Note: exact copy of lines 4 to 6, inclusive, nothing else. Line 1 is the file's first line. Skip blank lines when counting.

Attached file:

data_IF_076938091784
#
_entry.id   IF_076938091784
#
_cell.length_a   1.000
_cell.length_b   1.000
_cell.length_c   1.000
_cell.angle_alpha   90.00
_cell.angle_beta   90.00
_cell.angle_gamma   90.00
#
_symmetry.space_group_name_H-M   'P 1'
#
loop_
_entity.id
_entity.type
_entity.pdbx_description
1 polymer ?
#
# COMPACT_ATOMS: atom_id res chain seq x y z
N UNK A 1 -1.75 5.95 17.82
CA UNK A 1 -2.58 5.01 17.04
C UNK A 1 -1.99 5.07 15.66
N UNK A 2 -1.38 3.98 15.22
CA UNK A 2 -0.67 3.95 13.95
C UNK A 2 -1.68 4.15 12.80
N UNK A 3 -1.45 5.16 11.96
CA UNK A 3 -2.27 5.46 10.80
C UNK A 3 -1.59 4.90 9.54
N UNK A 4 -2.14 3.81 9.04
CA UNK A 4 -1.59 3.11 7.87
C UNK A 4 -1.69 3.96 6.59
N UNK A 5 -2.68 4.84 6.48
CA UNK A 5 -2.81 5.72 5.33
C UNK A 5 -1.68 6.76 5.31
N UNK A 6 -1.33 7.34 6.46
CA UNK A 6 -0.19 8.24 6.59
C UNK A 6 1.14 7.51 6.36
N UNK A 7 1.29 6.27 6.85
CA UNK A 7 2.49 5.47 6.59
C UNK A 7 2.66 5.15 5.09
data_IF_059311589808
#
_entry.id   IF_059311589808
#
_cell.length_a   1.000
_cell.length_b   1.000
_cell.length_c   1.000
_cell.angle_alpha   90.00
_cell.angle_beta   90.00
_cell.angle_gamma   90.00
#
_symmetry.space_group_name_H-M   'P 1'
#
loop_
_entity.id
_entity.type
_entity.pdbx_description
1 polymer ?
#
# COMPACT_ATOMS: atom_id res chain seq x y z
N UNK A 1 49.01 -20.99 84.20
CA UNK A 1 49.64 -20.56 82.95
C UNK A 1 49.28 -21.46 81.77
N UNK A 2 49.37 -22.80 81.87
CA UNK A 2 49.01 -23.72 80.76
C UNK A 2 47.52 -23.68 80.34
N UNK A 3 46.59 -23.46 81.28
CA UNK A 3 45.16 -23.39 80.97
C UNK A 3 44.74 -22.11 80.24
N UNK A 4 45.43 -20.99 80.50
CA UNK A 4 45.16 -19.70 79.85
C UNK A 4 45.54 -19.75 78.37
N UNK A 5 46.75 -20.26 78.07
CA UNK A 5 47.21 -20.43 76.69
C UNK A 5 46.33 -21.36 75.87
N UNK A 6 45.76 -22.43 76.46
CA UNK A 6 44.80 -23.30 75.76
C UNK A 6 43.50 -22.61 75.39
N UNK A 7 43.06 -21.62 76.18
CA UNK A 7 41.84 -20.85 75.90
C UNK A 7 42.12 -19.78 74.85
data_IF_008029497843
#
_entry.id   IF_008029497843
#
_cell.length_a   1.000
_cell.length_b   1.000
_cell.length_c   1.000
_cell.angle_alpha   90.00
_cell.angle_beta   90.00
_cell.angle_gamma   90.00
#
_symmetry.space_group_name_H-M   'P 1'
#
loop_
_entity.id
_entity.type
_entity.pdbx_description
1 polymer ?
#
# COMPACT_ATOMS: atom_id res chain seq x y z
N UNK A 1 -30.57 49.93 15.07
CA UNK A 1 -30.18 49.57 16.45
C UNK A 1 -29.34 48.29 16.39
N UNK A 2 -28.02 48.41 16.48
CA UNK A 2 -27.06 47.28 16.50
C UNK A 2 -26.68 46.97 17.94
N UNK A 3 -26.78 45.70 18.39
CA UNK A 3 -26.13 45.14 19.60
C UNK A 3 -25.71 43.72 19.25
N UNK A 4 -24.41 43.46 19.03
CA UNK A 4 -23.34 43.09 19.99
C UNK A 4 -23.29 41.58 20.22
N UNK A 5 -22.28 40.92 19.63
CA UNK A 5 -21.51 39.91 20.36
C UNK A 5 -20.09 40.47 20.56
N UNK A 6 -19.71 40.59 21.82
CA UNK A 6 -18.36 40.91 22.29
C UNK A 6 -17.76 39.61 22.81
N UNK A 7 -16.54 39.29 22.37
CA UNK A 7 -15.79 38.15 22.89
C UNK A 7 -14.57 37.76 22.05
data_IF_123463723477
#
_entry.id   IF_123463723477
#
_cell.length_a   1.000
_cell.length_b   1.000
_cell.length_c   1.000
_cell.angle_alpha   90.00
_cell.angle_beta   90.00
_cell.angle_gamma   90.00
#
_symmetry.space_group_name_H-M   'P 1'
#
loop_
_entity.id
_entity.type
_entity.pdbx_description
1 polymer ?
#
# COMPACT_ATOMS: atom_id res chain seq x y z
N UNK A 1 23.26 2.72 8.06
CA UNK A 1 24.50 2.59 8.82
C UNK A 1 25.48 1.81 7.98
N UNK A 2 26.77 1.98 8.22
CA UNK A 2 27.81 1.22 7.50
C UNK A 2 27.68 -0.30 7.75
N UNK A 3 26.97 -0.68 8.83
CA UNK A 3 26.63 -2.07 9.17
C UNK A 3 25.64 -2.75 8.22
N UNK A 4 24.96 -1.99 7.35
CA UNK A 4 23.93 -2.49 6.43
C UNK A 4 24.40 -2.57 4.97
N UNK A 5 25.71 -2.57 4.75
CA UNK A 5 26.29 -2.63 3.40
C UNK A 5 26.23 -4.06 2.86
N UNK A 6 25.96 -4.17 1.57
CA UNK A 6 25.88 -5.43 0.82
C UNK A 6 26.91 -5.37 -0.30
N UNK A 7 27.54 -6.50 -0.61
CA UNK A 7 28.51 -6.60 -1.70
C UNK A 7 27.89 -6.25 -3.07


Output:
#
_cell.length_a   1.000
_cell.length_b   1.000